Sta­tus quo in Congress

Amer­i­cans suf­fer while law­mak­ers are in the dark

Modern Healthcare - - Opinions Editorials - NEIL MCLAUGH­LIN Man­ag­ing Edi­tor

Notes on the news:

If you spend most of your time out­side the in­side-theBelt­way com­mu­ni­ca­tions loop, you might have missed the com­mo­tion con­cern­ing Andy Har­ris, a newly elected mem­ber of Congress.

Har­ris, a Repub­li­can from Mary­land, raised some eye­brows at a re­cent ori­en­ta­tion ses­sion in Washington for new law­mak­ers. Ac­cord­ing to a story first re­ported by Politico, Har­ris asked dur­ing an em­ployee ben­e­fits brief­ing why he would have to wait a month af­ter tak­ing of­fice for his health in­surance cov­er­age to kick in. “This is the only em­ployer I have ever worked for where you don’t get cov­er­age the first day you are em­ployed,” he was quoted as say­ing.

He then asked if he could ob­tain some kind of gov­ern­mentspon­sored in­surance to keep him cov­ered be­tween leav­ing his em­ployer and be­com­ing el­i­gi­ble for his con­gres­sional plan.

A num­ber of peo­ple in the me­dia and pol­i­tics found this to be ironic be­cause Har­ris is a physi­cian (an anes­the­si­ol­o­gist) who prac­tices at Johns Hopkins and sev­eral hos­pi­tals on the East­ern Shore of Mary­land. Al­though Johns Hopkins Hos­pi­tal does cover its em­ploy­ees from their first day on the job (good for Johns Hopkins), many com­pa­nies don’t. In fact, a lot of em­ploy­ers don’t of­fer health ben­e­fits at all, es­pe­cially in the wake of the Great Re­ces­sion. One might think that af­ter serv­ing a dozen years as a Mary­land state sen­a­tor, Har­ris might have heard about this.

Some also found it cu­ri­ous that Har­ris didn’t know about ex­tend­ing cov­er­age un­der CO­BRA. And they found it odd that he would in­quire about govern­ment-spon­sored in­surance af­ter cam­paign­ing to re­peal the health re­form law en­acted ear­lier this year. (The govern­ment-spon­sored plan he men­tioned sounds a lot like the pub­lic op­tion.)

“As a physi­cian, Andy has the ex­pe­ri­ence to un­der­stand the com- plex­i­ties of health­care re­form and yet the com­mon sense to know a govern­ment takeover won’t work,” Har­ris’ web­site proclaims.

Of course he knows this. And the me­dia and the po­lit­i­cal types shouldn’t be fooled by Har­ris faux clue­less­ness. He is a sly fox who is aim­ing to ad­vance his ca­reer by prov­ing he is in with the con­gres­sional in-crowd. By pre­tend­ing that he is out-of-touch with the lives of or­di­nary Amer­i­cans, that he is ego­cen­tric and en­ti­tle­ment-minded, and that he is chock full of chutz­pah, Har­ris is try­ing to per­suade his new con­gres­sional col­leagues that he is one of them. A per­son this Machi­avel­lian is des­tined for lead­er­ship on Capi­tol Hill. Look out, John Boehner.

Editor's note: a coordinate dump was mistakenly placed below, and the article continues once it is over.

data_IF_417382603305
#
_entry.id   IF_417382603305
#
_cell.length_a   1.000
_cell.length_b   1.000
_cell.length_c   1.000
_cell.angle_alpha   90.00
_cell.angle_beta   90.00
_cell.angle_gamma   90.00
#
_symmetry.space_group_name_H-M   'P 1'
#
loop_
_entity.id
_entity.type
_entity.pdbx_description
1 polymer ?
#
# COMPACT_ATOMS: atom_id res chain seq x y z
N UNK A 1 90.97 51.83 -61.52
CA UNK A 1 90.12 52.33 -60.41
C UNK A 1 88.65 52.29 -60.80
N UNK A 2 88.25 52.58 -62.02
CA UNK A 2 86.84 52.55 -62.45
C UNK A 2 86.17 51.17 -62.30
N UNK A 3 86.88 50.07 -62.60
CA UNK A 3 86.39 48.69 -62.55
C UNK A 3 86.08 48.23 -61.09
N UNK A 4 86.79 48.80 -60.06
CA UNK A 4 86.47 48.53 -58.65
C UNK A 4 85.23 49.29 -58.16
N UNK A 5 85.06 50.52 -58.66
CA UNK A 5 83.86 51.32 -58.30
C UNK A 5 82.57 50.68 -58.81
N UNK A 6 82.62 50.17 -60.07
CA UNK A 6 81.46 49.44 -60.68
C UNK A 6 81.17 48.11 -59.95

Out­side of Dis­ney­land on the Po­tomac, Amer­i­cans cope with real dif­fi­cul­ties con­cern­ing health cov­er­age. The Com­mon­wealth Fund’s an­nual sur­vey of in­ter­na­tional con­sumer at­ti­tudes (Nov. 22, p. 17) iden­ti­fied what the au­thors called “glar­ing gaps” in the U.S. sys­tem con­cern­ing cost, qual­ity, ac­cess and the rel­a­tive sim­plic­ity of in­surance plans.

Only 70% of those sur­veyed in the U.S. said they were con­fi­dent of re­ceiv­ing the most ef­fec­tive treat­ment, de­spite the fact that Amer­i­can per-capita health costs are nearly dou­ble the next-most ex­pen­sive sys­tem in the study (Switzer­land). Costs in the U.S. were so high that 28% of peo­ple sur­veyed said they chose not to go to the doc­tor within the past year, an­other cat­e­gory in which the U.S. scored the high­est. Some 31% of U.S. re­spon­dents re­ported hav­ing prob­lems with health in­surance. The next high­est rat­ing in that cat­e­gory was France with 23%. The United King­dom and Swe­den came in at 5% and 4%, re­spec­tively.

Not sur­pris­ingly, the Amer­i­can Hos­pi­tal As­so­ci­a­tion and Amer­ica’s Health In­surance Plans blamed each other for the prob­lems.

Well, peo­ple shouldn’t worry about these dif­fi­cul­ties. Congress will fix ev­ery­thing.

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